The Write On Wednesday Rules: Feel free to get creative with the writing exercises – there isn’t a right or wrong. Please do try to visit the other members of Write On Wednesdays and leave a comment. You can grab the button for Write On Wednesdays from my sidebar.
Write On Wednesdays Exercise 11 – Take a Walk: “Come back home and write what you encountered. Try to write so that your sentences feel the way the walking felt.” Let’s toss the 5 minute sprint aside this week and instead take a lingering stroll through our exercise. Participants are encouraged to write a first draft (the point being to get it out on the page), then to go through and edit their piece before posting. We’re aiming to get from one place to another, taking the reader with us – economically, gracefully, elegantly.
Perhaps start with the usual stream of consciousness exercise if you are having trouble getting started. But then stop and take a look. Edit your sentences and try to get them “feeling” the way your walk felt.
This may seem challenging. But remember, as always, try to enjoy the exercise. Post what you can and rise to the challenge. After all, that’s what we have to do if we want to write and write well.
Special thanks to Karen at the rhythm method for the suggestion and to Gill, as always, for hosting Write on Wednesday over at inkpaperpen.
As I seem to be on a roll with Carol, I’ve continued with her story & decided to interpret the challenge rather broadly. I’ve thought about my walk, the pace, the punctuations, interruptions and pauses, the distractions and tried to weave that into a fictional piece. My walk took me along Darling St, Balmain, at a fairly leisurely, relaxed pace to begin with but as I hit the main shopping area, there were traffic lights, other pedestrians to avoid and windows to browse. And finally, a front door closing on my destination.
Carol felt like a cat on a window sill. The warmth of the winter sun was washing over her as the water whooshed beneath the wooden deck. Her eyes were closed, her breath slow, steady, taking in the scent of salt and coffee. There was a lightness, almost floating, as if outside her body. The chatter of the other diners as inconsequential and distant as the seagulls squabbling over a tasty morsel of toasted focaccia. To be like this, suspended in this moment as comfortable and comforting as a mother’s embrace.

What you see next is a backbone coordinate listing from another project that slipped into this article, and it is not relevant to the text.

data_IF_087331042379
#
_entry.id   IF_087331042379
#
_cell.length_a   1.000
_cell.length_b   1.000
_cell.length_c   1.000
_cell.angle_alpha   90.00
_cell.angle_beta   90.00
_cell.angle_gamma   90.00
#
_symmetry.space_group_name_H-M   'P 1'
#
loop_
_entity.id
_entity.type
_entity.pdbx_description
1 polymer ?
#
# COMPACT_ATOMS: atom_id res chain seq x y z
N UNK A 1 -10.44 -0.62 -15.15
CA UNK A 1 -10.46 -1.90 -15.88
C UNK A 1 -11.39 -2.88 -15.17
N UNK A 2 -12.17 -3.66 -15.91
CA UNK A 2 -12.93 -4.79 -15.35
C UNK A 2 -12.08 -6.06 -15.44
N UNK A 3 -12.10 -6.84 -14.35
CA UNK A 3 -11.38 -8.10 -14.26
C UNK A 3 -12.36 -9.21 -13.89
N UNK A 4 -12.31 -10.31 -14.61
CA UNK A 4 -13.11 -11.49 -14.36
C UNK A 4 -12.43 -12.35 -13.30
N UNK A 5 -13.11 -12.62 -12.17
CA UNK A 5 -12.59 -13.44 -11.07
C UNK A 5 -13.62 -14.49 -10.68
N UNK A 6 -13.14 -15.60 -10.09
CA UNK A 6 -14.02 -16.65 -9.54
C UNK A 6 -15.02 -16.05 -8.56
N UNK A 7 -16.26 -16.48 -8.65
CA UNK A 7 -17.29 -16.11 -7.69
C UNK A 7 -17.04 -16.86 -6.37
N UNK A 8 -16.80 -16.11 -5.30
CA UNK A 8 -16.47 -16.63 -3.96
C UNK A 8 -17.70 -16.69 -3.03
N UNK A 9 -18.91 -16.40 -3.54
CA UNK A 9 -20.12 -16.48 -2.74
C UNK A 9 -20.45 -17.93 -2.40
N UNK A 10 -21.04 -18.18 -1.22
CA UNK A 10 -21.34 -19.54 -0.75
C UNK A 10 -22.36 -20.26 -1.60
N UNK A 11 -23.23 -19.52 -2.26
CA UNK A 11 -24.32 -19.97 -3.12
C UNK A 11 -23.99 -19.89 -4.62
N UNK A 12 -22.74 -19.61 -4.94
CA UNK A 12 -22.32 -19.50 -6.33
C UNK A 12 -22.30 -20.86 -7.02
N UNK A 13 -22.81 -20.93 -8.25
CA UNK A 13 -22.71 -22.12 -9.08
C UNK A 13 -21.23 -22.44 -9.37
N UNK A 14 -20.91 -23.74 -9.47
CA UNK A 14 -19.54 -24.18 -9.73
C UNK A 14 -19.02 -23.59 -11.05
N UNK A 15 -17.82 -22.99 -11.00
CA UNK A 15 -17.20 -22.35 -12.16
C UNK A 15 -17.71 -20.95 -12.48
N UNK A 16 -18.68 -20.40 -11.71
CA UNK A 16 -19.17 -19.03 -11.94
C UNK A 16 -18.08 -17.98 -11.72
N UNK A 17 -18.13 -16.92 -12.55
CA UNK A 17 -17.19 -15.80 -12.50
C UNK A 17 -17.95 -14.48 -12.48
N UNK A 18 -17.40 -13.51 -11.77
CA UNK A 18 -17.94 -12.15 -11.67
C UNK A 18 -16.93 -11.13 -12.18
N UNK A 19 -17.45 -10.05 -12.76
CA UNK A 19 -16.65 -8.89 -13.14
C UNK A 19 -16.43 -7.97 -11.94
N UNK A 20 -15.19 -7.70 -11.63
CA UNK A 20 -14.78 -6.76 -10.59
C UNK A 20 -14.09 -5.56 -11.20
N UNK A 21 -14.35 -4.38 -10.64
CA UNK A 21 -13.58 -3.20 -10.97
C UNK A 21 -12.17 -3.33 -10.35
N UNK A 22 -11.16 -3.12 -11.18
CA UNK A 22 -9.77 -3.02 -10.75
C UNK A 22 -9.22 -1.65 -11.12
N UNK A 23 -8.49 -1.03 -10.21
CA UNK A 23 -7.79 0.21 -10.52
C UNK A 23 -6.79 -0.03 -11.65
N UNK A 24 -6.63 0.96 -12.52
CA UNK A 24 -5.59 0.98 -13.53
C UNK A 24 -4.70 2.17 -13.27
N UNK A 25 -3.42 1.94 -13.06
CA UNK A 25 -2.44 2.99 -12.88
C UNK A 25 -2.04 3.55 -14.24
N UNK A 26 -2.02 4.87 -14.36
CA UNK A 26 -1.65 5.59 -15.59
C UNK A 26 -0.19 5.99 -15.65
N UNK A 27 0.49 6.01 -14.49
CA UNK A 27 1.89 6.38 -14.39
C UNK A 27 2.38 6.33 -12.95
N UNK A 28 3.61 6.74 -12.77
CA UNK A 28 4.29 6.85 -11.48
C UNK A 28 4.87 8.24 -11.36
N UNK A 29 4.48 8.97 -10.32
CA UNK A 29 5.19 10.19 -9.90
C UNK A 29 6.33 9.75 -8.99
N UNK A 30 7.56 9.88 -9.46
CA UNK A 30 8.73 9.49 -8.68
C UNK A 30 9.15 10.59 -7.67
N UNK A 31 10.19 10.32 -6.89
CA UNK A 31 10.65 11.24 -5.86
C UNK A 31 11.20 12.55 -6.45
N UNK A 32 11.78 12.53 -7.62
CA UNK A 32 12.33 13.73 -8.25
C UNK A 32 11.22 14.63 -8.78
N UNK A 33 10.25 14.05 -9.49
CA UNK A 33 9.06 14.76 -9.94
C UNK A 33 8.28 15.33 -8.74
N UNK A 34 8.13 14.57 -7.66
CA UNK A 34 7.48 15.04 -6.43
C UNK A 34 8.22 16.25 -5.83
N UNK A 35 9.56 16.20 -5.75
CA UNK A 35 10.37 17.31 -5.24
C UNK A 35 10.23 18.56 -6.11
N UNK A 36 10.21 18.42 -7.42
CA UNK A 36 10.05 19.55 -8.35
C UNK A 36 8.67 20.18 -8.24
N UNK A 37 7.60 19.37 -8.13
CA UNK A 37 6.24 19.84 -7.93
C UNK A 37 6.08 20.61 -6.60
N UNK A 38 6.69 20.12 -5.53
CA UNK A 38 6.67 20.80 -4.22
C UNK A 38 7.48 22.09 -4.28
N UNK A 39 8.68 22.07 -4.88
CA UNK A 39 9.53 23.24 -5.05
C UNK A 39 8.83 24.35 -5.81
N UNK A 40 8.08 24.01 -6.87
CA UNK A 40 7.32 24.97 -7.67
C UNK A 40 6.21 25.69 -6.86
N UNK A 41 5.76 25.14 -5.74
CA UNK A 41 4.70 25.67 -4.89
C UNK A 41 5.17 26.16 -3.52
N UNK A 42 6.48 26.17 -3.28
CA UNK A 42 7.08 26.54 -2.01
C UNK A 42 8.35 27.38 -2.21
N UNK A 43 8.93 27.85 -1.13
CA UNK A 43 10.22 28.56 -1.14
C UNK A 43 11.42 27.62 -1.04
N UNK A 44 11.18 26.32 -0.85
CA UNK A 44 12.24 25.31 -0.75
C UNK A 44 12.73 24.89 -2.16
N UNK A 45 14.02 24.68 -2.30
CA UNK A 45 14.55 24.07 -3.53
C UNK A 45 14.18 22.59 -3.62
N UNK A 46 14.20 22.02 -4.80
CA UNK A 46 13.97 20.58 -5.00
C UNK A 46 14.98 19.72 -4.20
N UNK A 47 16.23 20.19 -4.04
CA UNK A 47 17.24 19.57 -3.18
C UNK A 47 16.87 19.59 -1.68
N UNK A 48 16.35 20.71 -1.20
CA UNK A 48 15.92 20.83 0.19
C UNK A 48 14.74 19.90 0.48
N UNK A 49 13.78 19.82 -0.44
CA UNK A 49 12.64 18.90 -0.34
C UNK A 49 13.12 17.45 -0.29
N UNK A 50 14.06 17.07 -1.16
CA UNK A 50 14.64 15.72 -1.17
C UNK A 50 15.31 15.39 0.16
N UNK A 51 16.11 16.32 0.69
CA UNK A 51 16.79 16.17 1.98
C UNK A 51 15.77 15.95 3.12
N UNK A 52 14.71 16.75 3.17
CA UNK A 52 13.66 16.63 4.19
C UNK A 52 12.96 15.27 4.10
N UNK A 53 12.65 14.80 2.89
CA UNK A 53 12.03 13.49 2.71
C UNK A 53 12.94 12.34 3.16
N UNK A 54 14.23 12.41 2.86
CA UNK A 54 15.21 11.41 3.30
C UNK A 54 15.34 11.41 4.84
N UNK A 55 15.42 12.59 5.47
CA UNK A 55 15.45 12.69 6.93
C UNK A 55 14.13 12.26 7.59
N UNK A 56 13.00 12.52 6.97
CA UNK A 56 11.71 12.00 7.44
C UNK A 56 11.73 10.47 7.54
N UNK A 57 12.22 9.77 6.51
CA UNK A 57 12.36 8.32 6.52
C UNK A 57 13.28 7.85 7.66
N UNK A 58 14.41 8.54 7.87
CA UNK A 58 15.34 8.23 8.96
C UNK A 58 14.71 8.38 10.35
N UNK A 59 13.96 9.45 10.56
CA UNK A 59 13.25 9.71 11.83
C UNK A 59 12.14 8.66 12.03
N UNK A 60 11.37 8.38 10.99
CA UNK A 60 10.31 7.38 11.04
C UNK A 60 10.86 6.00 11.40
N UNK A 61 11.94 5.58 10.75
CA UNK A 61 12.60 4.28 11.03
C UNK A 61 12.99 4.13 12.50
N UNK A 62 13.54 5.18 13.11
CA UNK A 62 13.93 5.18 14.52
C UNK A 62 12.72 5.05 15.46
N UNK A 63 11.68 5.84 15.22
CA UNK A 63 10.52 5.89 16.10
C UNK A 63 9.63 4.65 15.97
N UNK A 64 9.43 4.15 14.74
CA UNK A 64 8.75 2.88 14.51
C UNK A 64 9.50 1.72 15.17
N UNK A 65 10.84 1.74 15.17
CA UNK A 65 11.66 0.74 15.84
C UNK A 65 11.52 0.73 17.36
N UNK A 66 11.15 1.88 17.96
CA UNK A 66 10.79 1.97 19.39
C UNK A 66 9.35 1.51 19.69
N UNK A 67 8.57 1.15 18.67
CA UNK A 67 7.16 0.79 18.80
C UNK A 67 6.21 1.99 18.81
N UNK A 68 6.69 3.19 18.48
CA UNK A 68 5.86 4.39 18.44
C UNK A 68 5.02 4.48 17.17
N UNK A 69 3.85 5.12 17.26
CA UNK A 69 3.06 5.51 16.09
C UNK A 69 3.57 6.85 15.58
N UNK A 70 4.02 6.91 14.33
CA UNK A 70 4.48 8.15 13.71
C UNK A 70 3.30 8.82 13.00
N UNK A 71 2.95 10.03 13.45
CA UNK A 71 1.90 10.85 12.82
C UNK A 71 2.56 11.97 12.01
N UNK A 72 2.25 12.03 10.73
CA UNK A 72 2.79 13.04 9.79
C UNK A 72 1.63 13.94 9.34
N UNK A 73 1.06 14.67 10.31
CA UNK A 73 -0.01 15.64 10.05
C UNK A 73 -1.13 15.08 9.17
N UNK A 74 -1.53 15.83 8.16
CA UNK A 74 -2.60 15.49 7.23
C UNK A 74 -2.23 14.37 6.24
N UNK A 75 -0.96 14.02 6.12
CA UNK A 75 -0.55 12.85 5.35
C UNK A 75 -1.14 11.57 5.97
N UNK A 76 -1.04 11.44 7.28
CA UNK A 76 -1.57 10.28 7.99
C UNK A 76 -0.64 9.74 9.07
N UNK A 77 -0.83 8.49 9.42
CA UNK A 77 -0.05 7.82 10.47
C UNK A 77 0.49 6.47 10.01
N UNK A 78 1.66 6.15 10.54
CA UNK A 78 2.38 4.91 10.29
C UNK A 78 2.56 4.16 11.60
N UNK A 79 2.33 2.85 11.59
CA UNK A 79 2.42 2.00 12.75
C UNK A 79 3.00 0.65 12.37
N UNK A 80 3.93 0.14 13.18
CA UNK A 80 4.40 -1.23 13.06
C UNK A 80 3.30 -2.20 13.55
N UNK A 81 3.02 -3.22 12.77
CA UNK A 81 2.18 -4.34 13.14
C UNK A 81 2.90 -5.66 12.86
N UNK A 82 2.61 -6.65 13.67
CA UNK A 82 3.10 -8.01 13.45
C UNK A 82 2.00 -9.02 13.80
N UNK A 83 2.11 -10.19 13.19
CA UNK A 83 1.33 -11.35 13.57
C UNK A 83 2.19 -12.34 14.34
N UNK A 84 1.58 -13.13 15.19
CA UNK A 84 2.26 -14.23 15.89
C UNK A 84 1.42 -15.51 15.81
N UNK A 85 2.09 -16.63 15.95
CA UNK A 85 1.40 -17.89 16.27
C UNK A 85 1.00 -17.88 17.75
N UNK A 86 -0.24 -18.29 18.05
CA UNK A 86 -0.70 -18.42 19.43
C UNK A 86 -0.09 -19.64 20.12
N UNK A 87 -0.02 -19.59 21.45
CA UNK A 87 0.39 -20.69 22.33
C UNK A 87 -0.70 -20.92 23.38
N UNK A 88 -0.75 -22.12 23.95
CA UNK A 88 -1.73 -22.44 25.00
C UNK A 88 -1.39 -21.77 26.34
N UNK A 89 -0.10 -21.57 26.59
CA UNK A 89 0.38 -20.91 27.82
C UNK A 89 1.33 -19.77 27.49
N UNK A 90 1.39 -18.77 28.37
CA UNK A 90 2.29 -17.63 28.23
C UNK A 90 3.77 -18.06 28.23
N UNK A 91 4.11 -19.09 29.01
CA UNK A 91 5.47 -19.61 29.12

‘You ready to order?’
Carol jumped. Jarred by the demand of the young waitress. The girl’s dyed auburn hair was pulled into one of those messy side ponytails they all seemed to wear. The front of her tatty grey t-shirt was tucked into the front of her jeans. The rest left to hang limply over the washed out skinny jeans. Tight enough to give you a yeast infection, Carol thought, no wonder she’s so rude.
Carol lowered her head so she could peer at the young waitress above her sunglasses. Her eyes slowly flicked over the younger woman like a judge at a cat show. ‘No, I’m still not ready to order. My friend still hasn’t arrived.’ Carol was smiling at the carefully dishevelled waitress, but each ‘still’ spat like sausage fat in a pan.
‘It’s just we get busy at lunch.’ The waitress tapped her pen on her thumbnail. Tap, tap,tap, tap, tap.
Carol wondered if it was code for the chef: Spit in the soup of the day, now.
A hand rested on her shoulder, a kiss brushed her cheek.
‘Sorry I’m late gorgeous. Military Rd. Nightmare.’
‘Ginny, darling, you can never be too late.’
‘I’m starving,’ said Ginny as she scooped up the laminated menu, slid into her chair and plonked her chocolate Longchamps tote on the table. All in one singularly fluid move, much like her life had been until Terry had so inelegantly chosen to die of cancer. ‘You ordered yet?’
The waitress snorted and stalked off.
‘What’s wrong with her?’ Ginny asked.
Carol shrugged, ‘Yeast infection.’